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Old 05-20-2011, 09:32 AM   #6
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Quote:
Originally Posted by rescueme View Post

IMHO, it's most important to specify your needs (which may be difficult). After that? Then start searching for available plans, via different companies...

I started my "search" two years before I retired. I execututed the contract six months after I retired. It's not something that can be done on the fly, IMHO (if you expect results that meet your plan)...
Thanks. I need to fund the gap between ER and 59.5. I could do it with taxable accounts, but that would leave me with little liquidity by the time I got to 59.5. I could 72t from the IRA, but a small SPIA to cover basic expenses appeals to me because of the guarantee. I know it's breaking the "spend taxable first" rule, but I want to keep a fair taxable cushion until I get to 59.5. No survivor benefit, and no payments to estate after death. It sounds like buying one within an IRA is the way to go. Then I can take withdrawals without the 10% tax.
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Old 05-21-2011, 09:08 PM   #7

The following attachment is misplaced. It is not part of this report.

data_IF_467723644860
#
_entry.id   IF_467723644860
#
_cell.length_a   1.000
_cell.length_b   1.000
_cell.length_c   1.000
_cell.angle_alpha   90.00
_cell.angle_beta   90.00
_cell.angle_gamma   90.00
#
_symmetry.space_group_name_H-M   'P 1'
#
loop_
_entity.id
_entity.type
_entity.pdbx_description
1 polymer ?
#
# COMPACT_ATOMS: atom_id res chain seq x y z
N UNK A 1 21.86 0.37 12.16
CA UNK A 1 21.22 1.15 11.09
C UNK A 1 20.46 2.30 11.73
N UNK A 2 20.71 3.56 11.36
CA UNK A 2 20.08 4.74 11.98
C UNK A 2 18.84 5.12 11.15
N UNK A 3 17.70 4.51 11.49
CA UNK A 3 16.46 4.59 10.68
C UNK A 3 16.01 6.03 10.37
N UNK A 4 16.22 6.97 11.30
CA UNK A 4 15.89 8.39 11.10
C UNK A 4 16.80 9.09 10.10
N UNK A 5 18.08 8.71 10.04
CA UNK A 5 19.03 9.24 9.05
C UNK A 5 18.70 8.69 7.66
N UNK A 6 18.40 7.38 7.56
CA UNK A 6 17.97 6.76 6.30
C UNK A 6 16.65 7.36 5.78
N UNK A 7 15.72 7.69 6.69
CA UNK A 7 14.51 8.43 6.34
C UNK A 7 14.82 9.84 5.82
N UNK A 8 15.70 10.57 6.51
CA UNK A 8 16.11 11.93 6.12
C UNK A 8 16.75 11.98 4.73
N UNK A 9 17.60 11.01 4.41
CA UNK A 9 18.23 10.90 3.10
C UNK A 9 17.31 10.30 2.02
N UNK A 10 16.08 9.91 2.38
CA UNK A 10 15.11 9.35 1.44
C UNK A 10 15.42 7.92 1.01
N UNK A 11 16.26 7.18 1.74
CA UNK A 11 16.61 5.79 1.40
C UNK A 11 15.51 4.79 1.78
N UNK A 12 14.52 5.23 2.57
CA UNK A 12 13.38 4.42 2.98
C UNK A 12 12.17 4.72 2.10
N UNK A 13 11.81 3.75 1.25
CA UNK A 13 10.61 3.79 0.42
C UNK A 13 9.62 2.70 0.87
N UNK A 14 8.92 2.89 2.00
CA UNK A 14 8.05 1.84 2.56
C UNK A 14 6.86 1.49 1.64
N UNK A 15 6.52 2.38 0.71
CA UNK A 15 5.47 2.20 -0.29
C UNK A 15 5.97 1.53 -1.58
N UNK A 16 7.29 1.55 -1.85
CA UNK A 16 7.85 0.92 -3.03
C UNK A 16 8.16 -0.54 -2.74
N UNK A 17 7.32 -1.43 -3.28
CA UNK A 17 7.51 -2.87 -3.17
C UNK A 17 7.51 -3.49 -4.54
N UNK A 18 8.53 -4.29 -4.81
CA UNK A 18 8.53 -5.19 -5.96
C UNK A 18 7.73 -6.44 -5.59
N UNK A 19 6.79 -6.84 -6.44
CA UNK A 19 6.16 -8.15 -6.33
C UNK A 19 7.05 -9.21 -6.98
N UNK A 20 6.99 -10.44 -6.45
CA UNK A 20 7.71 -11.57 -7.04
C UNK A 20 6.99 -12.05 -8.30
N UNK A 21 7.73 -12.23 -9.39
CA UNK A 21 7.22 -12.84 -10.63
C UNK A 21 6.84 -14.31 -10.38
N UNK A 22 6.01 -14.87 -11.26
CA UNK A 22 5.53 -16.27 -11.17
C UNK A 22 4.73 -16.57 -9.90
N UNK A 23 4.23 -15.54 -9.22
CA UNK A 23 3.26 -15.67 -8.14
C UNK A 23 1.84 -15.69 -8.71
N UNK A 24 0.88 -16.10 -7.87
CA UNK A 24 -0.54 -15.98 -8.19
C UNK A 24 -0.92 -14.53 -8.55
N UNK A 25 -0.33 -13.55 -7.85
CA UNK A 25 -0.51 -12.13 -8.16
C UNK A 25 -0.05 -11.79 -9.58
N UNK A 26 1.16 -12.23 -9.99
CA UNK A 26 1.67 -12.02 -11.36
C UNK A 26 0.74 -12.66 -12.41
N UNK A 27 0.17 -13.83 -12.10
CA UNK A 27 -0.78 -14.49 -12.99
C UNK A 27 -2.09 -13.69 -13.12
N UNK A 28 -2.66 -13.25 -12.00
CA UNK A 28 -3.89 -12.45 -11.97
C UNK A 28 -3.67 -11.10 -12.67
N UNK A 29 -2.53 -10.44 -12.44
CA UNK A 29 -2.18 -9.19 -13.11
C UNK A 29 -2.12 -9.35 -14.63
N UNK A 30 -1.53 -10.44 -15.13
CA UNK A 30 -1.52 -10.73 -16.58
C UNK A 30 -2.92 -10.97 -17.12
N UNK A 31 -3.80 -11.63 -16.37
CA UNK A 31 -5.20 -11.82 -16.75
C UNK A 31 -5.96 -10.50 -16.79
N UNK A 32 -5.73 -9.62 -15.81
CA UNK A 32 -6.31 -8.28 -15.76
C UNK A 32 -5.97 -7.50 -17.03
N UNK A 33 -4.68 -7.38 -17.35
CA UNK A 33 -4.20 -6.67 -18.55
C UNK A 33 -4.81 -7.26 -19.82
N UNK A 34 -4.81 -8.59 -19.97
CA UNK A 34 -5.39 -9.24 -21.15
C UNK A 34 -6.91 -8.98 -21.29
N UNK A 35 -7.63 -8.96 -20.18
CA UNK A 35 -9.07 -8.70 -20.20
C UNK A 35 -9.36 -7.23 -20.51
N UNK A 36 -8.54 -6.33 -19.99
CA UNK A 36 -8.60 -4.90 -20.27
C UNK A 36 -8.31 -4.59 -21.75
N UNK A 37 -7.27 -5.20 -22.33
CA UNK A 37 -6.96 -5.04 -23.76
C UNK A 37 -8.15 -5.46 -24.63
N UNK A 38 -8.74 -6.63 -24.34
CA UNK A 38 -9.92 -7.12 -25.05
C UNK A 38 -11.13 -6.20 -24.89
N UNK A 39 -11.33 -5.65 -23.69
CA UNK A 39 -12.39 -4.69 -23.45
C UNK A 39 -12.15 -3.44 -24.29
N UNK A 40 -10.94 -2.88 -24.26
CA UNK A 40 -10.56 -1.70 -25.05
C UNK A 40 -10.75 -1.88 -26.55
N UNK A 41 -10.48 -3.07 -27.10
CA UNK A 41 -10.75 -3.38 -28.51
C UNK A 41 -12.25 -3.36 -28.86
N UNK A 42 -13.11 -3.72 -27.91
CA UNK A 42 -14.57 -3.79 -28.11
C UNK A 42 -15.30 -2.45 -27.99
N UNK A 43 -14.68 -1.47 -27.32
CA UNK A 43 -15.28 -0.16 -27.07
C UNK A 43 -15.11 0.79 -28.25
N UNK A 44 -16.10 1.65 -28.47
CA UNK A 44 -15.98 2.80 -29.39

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Quote:
Originally Posted by nun View Post
Thanks. I need to fund the gap between ER and 59.5. I could do it with taxable accounts, but that would leave me with little liquidity by the time I got to 59.5. I could 72t from the IRA, but a small SPIA to cover basic expenses appeals to me because of the guarantee. I know it's breaking the "spend taxable first" rule, but I want to keep a fair taxable cushion until I get to 59.5. No survivor benefit, and no payments to estate after death. It sounds like buying one within an IRA is the way to go. Then I can take withdrawals without the 10% tax.
remember, it has to be a life annuity if you buy it with ira funds and you want to avoid the 10% penalty.
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Old 05-22-2011, 05:31 AM   #8